American Airlines in Missouri: What Makes a Sale a Sale?
- Nov 1, 2012 | Gail Cole
American Airlines is seeking a hefty sales tax refund from the Missouri Department of Revenue. At the heart of the case is whether or not fuel sold by American Airlines to two AmericanConnection carriers was in fact a retail sale that should be subject to sales tax.
In February 2008, American Airlines "sought a refund of nearly $518 million for sales tax collected and remitted to the director of revenue for sales of jet fuel to Chautauqua and Trans-States," which runs AmericanConnection flights in and out of St. Louis. American argued that a sale at retail did not occur between American Airlines and the AmericanConnection carriers "because there was no transfer of title or ownership to the fuel."
The director of revenue denied American Airline's request, as did the administrative commission when the airline sought a review. American Airlines is appealing.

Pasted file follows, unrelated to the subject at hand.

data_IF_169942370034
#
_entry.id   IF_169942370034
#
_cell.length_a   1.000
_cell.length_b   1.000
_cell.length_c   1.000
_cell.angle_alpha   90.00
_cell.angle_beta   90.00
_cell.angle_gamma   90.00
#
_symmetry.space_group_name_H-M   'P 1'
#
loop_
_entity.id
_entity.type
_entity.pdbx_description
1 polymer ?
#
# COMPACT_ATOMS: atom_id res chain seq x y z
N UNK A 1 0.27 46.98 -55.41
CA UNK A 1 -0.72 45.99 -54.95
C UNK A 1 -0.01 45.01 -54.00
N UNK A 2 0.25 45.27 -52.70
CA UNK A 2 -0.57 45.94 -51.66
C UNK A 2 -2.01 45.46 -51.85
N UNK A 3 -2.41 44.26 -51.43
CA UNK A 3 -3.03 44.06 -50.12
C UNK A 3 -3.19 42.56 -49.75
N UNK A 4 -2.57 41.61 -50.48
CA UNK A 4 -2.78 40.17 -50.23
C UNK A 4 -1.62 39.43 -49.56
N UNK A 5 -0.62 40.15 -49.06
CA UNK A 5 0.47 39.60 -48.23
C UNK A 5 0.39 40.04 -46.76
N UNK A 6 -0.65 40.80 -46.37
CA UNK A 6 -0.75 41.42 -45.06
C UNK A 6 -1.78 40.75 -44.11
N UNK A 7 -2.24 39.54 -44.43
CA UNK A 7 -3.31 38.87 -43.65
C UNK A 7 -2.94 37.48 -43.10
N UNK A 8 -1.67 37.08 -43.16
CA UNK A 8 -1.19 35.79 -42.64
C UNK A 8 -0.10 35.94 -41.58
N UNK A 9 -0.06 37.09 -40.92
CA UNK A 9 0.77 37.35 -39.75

What makes a sale a sale?
Pursuant to Missouri Law , a "sale at retail" occurs when there is "any transfer…of the ownership of, or title to, tangible personal property to the purchaser, for use or consumption and not for resale… for a valuable consideration." (§ 144.010.1(10) RSMo). American Airlines argued that it "did not transfer either title to, or ownership of, the fuel to AmericanConnection carriers" and therefore the transactions were not "sales at retails."
The Director of Revenue argued that "[a] sale at retail took place when the independent airlines purchased the fuel… ." The argument is based in part on the following:
- "American disclaimed any responsibility for providing fuel for AmericanConnection planes…"
- "Chautauqua and Trans-States could purchase their fuel from any source;"
- "Chautauqua and Trans-States… exerted sole control over the fuel" once they obtained the fuel; and
- "The independent airlines…controlled the pilots in charge of flying the planes…[and] also controlled the use of the fuel for maintenance purposes when the planes were not flying AmericanConnection routes."
Pursuant to Missouri law, American bears the "burden of proving that a sale of tangible personal property… was not a sale at retail… ." (§ 144.210.1. MRS).
The case is currently before the Supreme Court of Missouri, which heard oral arguments for the case on October 30, 2012.